Keurig coffee machine (Jason Doiy / The Recorder)
Single-serve coffee brewers and the “pods” that fuel them are big business, especially now that market leader Green Mountain Coffee Roasters Inc.’s patents on the technology have expired. So it’s fitting that one of Green Mountain’s upstart competitors has hired a big-name litigator, Dan Webb of Winston & Strawn, to challenge Green Mountain’s recent efforts to maintain its huge market share.
In a lengthy complaint filed Tuesday in U.S. district court in Manhattan, Winston & Strawn client Treehouse Foods Inc. alleges that Green Mountain is violating antitrust laws by forcing business partners at every level of its distribution chain into anticompetitive agreements. Treehouse also alleges that Green Mountain is trying to stifle competition by making its Keurig coffee brewers incompatible with pods sold by rivals.
“Rather than compete for market share on the merits or fulfill its statutory obligation to enable competitors to practice its inventions after its patents expired, Green Mountain has abused its dominance,” Webb and his team wrote.
In 2006, Green Mountain acquired Keurig Inc., a Massachusetts-based company that’s credited with creating the market for single-serve coffee brewers and pods. Keurig held patents on single-serve coffee pods known as K-Cups. Thanks to those patents, which expired in 2012, Green Mountain now controls almost 90 percent of the market for single-serve coffee brewers and more than 70 percent of the market for serving pods, according to Treehouse’s complaint. In a sign of the company’s dominance and its ambitions for tacking the cold-drink market, Coca-Cola announced a 10-year collaboration with Green Mountain last week, sending Green Mountain’s stock price up 40 percent.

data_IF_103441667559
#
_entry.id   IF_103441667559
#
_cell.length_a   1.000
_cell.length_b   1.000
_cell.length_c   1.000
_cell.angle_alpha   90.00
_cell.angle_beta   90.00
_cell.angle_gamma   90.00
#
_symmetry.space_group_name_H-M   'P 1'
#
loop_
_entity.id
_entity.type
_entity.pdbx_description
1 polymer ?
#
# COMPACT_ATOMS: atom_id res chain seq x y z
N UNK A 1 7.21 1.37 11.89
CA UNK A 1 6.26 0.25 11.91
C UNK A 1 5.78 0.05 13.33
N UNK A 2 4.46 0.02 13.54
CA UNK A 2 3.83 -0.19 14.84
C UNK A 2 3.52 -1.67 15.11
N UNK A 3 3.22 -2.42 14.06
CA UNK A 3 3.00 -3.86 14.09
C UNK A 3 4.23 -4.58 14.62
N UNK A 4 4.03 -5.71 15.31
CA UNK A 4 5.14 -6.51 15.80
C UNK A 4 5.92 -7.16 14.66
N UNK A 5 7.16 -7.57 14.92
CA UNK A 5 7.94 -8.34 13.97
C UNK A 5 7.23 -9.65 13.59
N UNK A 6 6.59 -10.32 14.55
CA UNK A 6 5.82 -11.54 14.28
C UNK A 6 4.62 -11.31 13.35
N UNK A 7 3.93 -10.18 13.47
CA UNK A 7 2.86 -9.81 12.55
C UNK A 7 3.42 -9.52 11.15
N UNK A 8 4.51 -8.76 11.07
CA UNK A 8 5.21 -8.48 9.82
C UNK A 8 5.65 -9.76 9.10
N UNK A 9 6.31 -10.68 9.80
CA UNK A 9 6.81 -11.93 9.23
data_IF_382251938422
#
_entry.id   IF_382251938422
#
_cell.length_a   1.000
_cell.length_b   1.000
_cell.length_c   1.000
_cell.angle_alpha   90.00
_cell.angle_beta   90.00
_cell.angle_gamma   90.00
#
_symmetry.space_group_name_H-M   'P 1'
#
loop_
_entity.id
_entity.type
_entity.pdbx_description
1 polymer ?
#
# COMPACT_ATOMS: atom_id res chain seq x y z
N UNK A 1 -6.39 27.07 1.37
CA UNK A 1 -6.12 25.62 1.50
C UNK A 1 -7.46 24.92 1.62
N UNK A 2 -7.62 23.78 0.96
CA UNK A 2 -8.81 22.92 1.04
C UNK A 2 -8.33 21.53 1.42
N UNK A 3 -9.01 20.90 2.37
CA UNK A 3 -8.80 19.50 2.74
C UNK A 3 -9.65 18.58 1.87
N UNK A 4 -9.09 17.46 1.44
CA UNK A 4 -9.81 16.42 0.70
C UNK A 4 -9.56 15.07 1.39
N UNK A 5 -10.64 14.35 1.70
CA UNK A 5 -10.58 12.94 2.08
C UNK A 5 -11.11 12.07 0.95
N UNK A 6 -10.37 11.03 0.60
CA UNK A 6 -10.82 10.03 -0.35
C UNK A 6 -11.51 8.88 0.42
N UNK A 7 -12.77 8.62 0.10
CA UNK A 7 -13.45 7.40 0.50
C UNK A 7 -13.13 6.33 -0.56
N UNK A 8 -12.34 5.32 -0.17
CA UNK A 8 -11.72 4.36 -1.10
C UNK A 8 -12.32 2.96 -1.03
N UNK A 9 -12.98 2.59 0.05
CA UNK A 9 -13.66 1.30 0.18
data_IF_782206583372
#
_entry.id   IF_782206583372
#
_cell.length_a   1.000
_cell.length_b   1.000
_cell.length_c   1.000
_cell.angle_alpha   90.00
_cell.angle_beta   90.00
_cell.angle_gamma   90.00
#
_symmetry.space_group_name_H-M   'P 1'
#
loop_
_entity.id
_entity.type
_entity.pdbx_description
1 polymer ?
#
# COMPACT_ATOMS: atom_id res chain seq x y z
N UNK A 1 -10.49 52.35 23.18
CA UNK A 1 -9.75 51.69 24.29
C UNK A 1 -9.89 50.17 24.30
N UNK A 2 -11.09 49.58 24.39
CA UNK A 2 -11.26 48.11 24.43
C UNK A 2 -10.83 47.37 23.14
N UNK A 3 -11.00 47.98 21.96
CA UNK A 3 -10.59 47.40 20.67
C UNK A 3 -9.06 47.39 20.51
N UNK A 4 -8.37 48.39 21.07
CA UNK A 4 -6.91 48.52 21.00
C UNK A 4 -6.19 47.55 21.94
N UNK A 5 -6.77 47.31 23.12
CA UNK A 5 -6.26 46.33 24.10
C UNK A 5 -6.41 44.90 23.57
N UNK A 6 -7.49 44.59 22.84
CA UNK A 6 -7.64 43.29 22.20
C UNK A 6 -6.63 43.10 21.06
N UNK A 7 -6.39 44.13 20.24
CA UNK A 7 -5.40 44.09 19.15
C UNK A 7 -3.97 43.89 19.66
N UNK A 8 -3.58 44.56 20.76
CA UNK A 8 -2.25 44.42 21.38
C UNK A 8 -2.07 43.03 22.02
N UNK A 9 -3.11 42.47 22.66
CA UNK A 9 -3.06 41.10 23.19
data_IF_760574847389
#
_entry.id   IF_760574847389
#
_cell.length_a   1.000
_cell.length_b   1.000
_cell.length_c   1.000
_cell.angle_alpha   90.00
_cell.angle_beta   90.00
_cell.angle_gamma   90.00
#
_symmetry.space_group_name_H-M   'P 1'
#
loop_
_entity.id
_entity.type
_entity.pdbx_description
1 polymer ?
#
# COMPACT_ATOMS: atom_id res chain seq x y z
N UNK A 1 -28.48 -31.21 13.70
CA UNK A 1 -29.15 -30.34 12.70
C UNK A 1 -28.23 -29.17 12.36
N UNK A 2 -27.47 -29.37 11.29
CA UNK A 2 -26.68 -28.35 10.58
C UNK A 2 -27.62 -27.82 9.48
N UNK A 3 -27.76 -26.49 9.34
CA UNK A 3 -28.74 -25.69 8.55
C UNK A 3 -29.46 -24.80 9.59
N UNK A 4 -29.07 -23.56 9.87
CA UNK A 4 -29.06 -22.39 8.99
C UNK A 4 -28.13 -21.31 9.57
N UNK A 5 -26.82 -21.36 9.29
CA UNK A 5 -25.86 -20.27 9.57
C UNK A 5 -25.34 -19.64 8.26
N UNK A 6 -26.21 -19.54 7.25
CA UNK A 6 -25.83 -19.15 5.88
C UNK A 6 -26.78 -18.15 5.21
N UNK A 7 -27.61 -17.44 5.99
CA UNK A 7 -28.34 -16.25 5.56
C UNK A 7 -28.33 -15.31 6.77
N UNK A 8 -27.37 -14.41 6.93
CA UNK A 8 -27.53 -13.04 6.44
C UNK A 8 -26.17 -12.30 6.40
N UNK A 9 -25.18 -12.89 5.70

There’s long been bad blood between Green Mountain and Treehouse, which sells food and beverage products to offices and restaurants. In 2010, before Green Mountain’s K-Cup patents expired, Treehouse subsidiary Strum Foods launched its own coffee pods compatible with Keurig machines. A federal judge in Delaware granted summary judgment to Treehouse, and the U.S. Court of Appeals for the Federal Circuit affirmed the dismissal of Green Mountain’s patent claims in October 2013.
Another upstart, Rogers Family Co., also fended off a Green Mountain patent case last year, as we reported here. In Tuesday’s complaint, meanwhile, Treehouse accused Green Mountain of engaging in “sham” litigation.
A Green Mountain spokesperson said in a statement that the company believes the allegations are without merit and that it will defend itself vigorously.
Webb is chairman of Winston & Strawn and a former high-ranking government prosecutor. In a 2004 profile, The American Lawyer’s Susan Beck described him as “corporate America’s defender of choice” and a “plain-speaking, down-to-earth litigator with an unquenchable thirst for work.” Hopefully he likes coffee too.